Simple and Easy
Many of you said you were fed up with all the complex rules that haveevolved over time in some of these programs. No airline employeesactually spoke up when we tried to get feedback during the conference,but we did have other attendees jump into the conversation. Nicholasasked why there had to be so many small differences between someprograms that simply made it difficult to grasp all the rules, and oneperson stood up to say that it was a balance between fairness andsimplicity.
I explained that there was an understanding with customers that thesimplest program (fly 10, get 1 free, for instance) isn’t always thebest way to do things, but there are some things that don’t make senseeven in that framework. For example, the last minute award bookingsfees that Seattle Sleeples mentionedmay make sense in the context of revenue management, but from a purecustomer perspective, they can’t really be justified. The disconnect isthe problem there. Customer Value
I didn’t try to single out United, but that ended up happening morethan once. One area where this came up was in regards to creating valuefor elites. (Thank you, United in Denver,for mentioning that in the first comment.) United’s recent decision tosell premium amenities to anyone is a perfect example of elites feelinglike they aren’t being valued. Chris also echoed this concern in his desire for customer appreciation events. People want to feel valued, and some people, like asad, don’t feel they’re looking at lifetime value very well.
Someone spoke up saying that people are used to being rewarded withmiles so airlines aren’t going to change that. Of course, some are,including JetBlue with their new spend-based model, but either waypeople end up being rewarded for the wrong behavior. People may fly alot of miles on a $99 fare and end up not being very valuable to theairline at all, but they end up reaping the rewards. This goes back tothat whole fairness vs simplicity argument. Honesty/Integrity
The last point was one that I thought was expertly explained by Gary Leff from View From the Wing.In fact, I pulled up his comment on the big screen and started readingfrom it directly. So, I’m going to republish that here.
Honesty, Transparency, Integrity.
Those sound old fashioned, but I’m serious. Bear with me.
Don’t talk about ‘enhancements’ that are really devaluations. Your customers resent being lied to.
(Oh, and don’t ACTUALLY lie, either. Don’t promise something likethe ability to redeem award seats on your partner airlines and thenwhen a partner is offering an award seat don’t refuse to let yourcustomer book it. And don’t tell your customer that the airline “isn’toffering the seat.” And don’t tell the customer that the partnerairline doesn’t even fly the route on that day. I’m talking to you,United. 100% seriously.)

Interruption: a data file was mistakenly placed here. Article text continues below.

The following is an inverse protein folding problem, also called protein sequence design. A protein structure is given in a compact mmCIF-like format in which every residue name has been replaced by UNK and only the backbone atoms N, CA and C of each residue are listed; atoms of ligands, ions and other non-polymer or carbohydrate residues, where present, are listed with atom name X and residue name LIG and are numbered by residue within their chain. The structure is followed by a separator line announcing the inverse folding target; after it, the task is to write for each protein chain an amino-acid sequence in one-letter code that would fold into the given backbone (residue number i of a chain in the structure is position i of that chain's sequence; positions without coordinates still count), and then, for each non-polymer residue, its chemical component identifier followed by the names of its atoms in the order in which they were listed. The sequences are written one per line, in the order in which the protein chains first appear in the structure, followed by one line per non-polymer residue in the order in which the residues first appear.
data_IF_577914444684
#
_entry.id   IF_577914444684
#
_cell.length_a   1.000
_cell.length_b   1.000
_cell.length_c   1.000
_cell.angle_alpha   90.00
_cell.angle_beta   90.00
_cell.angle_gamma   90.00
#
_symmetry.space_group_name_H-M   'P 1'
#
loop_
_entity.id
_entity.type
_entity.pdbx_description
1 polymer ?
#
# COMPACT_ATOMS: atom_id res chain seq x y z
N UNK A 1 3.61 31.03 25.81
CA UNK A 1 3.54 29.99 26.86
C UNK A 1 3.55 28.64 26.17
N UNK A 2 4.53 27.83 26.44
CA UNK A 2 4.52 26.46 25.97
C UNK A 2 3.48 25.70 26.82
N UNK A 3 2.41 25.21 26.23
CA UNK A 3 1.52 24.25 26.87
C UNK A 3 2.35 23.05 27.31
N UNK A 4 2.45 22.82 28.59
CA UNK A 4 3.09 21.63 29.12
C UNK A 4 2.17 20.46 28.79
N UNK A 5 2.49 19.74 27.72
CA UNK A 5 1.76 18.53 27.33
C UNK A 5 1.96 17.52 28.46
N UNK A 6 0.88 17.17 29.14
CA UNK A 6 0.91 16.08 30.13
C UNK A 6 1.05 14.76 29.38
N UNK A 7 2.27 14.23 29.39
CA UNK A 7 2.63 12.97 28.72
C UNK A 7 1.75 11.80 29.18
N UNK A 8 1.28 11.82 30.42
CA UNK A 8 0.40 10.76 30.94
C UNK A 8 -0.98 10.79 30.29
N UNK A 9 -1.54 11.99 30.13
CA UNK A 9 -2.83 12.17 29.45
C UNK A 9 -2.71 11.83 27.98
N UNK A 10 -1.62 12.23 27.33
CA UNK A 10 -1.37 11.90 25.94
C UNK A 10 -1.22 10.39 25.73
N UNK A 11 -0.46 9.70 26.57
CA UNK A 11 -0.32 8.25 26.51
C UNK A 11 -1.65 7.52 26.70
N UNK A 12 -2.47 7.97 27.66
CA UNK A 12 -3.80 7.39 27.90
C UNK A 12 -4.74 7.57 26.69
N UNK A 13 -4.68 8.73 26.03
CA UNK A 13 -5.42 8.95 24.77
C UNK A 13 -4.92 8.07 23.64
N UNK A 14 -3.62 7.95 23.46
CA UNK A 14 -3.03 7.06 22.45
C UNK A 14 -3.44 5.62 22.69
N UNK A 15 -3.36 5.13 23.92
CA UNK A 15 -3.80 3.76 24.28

Offer a clear value proposition and STICK TO IT.
I disagree with @Chris who says no devaluations. Just be clear aboutwhat you are doing and give PLENTY of notice. So that there’s a clearconnection between an offer, customer behavior, and a reward. When youoffer benefits, customers fly to earn those benefits, and you changethe rules of the game just as they’re about to experience thosebenefits… #FAIL … seriously. So declare by the end of February, 2010,say, what the 2011 program will look like. And stick to it.
In this same light, I agree with @Chris, though, that there is goodonline social media communication from a couple of companies likeStarwood. Engage your customer, honestly and transpanretly. With astrong customer service presence and not a marketing, PR, or spin shop.
Tell the truth. Declare it openly, warts and all. And then deliveron your declarations. And your customers will love you for it.
Surprisingly, the one thing we failed to bring up was the Starnetblocking that United engages in. It’s particularly funny that we didn’tmention it since Nicholas wrote a column that effectively thrust this into a wider spotlight.But we got so caught up with other examples of lying about somethingbeing done to “enhance the customer experience” that we ended uprunning out of time.
I know someone asked for a video, but I don’t think it was taped. If I find a video, I’ll post it.
Thanks again for all the feedback, and hopefully this had some impact.